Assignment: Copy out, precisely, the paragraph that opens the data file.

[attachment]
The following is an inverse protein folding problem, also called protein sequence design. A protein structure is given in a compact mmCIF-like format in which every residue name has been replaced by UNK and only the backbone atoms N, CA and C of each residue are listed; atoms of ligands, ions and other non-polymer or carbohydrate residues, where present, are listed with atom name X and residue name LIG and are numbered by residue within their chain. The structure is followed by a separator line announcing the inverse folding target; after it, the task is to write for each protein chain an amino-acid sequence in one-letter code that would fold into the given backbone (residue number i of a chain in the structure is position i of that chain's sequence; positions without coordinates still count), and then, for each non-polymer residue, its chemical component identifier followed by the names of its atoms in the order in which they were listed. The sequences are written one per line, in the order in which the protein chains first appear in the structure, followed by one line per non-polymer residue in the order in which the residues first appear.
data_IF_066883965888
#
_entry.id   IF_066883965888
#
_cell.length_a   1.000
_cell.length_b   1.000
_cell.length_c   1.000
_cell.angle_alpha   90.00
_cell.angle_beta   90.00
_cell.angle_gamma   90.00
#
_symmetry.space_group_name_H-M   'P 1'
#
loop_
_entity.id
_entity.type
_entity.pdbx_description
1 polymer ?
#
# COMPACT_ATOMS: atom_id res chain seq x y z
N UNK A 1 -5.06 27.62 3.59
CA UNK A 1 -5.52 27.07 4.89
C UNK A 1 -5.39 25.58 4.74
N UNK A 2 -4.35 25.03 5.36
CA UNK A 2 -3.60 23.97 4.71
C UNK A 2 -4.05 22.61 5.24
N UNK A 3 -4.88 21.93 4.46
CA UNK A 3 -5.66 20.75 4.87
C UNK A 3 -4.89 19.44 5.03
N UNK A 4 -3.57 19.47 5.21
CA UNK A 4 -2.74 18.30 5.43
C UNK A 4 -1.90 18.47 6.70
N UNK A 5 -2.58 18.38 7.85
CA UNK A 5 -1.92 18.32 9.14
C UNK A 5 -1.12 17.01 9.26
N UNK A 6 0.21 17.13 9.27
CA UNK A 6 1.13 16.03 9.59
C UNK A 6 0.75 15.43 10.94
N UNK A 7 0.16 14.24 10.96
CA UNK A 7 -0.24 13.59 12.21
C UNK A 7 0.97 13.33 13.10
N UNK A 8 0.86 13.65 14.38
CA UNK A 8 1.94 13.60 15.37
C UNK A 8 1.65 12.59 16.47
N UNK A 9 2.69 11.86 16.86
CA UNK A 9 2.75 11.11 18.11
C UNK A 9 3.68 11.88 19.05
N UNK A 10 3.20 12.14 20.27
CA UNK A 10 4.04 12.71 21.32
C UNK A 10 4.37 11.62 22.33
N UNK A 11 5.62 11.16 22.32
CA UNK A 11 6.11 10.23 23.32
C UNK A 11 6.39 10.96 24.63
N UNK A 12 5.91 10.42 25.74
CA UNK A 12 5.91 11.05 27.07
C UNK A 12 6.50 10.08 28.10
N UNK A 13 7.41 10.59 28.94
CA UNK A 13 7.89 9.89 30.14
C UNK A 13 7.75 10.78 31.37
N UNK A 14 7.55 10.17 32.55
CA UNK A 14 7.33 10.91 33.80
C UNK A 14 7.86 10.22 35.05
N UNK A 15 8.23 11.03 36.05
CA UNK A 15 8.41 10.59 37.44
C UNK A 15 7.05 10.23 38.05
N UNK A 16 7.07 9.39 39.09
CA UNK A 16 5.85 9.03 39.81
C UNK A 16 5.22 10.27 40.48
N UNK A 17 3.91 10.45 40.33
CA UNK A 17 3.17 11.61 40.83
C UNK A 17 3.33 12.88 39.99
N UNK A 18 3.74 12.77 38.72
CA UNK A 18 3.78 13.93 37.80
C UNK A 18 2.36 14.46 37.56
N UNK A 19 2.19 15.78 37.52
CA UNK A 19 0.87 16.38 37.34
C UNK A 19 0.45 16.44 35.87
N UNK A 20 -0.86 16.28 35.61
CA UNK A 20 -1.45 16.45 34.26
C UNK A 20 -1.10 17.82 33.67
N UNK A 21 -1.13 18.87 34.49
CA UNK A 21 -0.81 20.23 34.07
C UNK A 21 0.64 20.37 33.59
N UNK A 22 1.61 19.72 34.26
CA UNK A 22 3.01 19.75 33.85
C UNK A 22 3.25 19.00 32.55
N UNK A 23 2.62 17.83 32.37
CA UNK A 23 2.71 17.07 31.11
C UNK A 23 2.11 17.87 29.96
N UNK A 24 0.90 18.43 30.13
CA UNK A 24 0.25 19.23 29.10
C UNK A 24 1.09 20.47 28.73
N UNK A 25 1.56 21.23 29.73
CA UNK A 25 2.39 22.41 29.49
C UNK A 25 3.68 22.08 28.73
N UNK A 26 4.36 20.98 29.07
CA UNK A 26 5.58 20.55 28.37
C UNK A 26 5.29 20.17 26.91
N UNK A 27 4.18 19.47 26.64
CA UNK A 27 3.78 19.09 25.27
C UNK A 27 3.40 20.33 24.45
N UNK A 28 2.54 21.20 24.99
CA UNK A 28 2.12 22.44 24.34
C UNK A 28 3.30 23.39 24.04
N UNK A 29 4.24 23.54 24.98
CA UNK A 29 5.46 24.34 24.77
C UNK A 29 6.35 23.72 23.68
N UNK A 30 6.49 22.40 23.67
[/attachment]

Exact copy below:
The following is an inverse protein folding problem, also called protein sequence design. A protein structure is given in a compact mmCIF-like format in which every residue name has been replaced by UNK and only the backbone atoms N, CA and C of each residue are listed; atoms of ligands, ions and other non-polymer or carbohydrate residues, where present, are listed with atom name X and residue name LIG and are numbered by residue within their chain. The structure is followed by a separator line announcing the inverse folding target; after it, the task is to write for each protein chain an amino-acid sequence in one-letter code that would fold into the given backbone (residue number i of a chain in the structure is position i of that chain's sequence; positions without coordinates still count), and then, for each non-polymer residue, its chemical component identifier followed by the names of its atoms in the order in which they were listed. The sequences are written one per line, in the order in which the protein chains first appear in the structure, followed by one line per non-polymer residue in the order in which the residues first appear.